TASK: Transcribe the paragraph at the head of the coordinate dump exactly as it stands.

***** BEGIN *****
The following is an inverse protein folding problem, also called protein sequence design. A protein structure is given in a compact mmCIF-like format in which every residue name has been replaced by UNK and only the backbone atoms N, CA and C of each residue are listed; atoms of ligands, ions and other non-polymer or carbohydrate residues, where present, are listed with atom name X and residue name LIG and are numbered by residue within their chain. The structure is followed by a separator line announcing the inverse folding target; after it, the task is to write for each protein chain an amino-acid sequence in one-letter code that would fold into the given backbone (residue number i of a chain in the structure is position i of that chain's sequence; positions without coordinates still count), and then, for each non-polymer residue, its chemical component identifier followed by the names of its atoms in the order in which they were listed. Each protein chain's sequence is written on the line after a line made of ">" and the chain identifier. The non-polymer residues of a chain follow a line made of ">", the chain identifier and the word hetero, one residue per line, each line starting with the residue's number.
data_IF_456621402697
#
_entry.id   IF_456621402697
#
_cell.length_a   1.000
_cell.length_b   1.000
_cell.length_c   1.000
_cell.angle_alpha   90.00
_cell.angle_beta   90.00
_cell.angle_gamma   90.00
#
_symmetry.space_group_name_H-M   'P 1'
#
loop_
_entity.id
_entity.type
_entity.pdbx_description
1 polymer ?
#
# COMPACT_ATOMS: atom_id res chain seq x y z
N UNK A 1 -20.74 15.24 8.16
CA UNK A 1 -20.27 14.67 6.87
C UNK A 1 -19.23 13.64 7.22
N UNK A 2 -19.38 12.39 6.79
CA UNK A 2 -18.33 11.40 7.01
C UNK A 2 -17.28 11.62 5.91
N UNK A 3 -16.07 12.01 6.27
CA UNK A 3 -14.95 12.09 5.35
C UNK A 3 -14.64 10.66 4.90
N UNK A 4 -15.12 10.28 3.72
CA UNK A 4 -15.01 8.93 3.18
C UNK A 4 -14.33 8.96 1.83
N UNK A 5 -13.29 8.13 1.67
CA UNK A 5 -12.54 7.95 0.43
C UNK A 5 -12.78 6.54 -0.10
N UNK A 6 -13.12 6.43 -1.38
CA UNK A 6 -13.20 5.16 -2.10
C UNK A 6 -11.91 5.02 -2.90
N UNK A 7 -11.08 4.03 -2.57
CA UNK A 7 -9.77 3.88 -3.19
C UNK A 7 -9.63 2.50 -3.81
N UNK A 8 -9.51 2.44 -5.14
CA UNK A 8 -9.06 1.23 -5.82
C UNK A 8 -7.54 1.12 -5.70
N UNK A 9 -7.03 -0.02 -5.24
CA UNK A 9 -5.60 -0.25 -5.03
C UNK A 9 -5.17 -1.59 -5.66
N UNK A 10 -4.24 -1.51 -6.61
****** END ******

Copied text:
The following is an inverse protein folding problem, also called protein sequence design. A protein structure is given in a compact mmCIF-like format in which every residue name has been replaced by UNK and only the backbone atoms N, CA and C of each residue are listed; atoms of ligands, ions and other non-polymer or carbohydrate residues, where present, are listed with atom name X and residue name LIG and are numbered by residue within their chain. The structure is followed by a separator line announcing the inverse folding target; after it, the task is to write for each protein chain an amino-acid sequence in one-letter code that would fold into the given backbone (residue number i of a chain in the structure is position i of that chain's sequence; positions without coordinates still count), and then, for each non-polymer residue, its chemical component identifier followed by the names of its atoms in the order in which they were listed. Each protein chain's sequence is written on the line after a line made of ">" and the chain identifier. The non-polymer residues of a chain follow a line made of ">", the chain identifier and the word hetero, one residue per line, each line starting with the residue's number.